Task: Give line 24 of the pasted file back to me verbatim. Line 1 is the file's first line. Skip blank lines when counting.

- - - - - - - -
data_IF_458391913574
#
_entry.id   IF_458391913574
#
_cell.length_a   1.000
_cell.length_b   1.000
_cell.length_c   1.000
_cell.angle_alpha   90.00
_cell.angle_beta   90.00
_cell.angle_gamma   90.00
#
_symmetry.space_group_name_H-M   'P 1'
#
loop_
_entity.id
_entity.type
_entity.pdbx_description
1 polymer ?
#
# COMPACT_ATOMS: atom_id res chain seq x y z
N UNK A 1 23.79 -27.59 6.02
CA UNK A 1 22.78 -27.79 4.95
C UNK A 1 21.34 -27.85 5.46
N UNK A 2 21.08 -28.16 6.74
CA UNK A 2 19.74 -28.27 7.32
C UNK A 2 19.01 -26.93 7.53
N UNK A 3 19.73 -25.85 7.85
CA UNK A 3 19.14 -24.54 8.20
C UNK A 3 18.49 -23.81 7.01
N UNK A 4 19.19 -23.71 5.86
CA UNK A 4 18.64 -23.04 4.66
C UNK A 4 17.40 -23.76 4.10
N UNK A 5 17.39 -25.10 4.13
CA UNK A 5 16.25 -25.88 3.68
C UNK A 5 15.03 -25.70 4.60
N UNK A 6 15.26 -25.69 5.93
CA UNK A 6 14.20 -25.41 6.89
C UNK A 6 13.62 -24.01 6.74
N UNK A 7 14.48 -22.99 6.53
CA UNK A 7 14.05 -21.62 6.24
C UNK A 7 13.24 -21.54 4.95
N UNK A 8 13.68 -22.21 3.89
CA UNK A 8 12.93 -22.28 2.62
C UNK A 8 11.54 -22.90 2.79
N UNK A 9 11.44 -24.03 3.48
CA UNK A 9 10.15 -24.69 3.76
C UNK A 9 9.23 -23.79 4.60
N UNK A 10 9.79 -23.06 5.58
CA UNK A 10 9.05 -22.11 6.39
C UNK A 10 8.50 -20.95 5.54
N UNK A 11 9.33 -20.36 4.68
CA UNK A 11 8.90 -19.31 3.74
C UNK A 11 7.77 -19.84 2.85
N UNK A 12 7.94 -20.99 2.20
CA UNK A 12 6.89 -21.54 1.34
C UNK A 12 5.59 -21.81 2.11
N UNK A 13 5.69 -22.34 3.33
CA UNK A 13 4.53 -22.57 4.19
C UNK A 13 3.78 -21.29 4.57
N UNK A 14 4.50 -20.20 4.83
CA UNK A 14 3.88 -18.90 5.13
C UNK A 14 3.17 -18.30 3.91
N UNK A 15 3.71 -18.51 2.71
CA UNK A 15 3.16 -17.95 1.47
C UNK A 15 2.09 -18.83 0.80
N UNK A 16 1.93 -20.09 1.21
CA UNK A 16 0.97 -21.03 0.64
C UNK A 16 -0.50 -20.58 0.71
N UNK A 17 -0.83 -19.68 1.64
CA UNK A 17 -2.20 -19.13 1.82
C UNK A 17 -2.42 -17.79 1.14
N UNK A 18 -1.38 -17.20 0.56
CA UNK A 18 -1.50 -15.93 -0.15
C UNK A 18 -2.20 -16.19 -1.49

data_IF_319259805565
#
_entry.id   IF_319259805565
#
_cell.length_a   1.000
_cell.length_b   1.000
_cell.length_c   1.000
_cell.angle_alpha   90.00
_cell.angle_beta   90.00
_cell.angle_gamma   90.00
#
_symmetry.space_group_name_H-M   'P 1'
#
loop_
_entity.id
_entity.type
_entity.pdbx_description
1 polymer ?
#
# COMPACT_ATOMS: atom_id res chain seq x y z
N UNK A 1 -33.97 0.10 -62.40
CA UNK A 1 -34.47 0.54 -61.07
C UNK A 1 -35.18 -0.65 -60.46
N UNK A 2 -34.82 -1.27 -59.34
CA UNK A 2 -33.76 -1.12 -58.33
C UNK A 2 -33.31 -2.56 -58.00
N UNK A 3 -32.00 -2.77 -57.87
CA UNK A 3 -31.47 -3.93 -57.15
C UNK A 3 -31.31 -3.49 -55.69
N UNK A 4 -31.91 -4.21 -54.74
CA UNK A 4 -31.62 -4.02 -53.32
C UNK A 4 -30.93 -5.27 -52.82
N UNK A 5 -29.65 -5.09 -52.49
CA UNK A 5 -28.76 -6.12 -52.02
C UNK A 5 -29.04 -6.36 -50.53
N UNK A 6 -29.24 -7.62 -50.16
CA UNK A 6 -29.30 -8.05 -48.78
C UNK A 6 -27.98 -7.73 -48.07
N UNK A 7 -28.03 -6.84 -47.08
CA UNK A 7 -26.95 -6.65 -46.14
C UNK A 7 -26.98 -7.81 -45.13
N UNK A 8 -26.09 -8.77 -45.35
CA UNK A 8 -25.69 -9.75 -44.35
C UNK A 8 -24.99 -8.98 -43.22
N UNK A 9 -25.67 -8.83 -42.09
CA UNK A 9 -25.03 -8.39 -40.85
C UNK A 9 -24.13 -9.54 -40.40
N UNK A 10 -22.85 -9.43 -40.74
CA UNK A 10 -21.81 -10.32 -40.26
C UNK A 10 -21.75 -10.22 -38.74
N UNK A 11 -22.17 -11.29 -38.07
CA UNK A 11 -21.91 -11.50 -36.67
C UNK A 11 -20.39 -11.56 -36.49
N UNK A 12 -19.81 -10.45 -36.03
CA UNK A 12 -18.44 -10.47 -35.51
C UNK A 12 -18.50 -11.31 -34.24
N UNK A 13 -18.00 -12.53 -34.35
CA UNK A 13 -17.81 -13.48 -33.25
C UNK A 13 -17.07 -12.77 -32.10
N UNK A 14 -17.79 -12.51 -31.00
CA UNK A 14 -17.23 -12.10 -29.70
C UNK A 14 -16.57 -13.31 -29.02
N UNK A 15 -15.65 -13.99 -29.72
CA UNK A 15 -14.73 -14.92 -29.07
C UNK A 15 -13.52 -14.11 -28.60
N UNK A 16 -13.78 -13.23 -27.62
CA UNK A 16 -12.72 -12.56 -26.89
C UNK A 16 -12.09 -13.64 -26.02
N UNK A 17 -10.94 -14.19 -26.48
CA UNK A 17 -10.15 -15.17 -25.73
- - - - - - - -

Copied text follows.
N UNK A 2 21.08 -28.16 6.74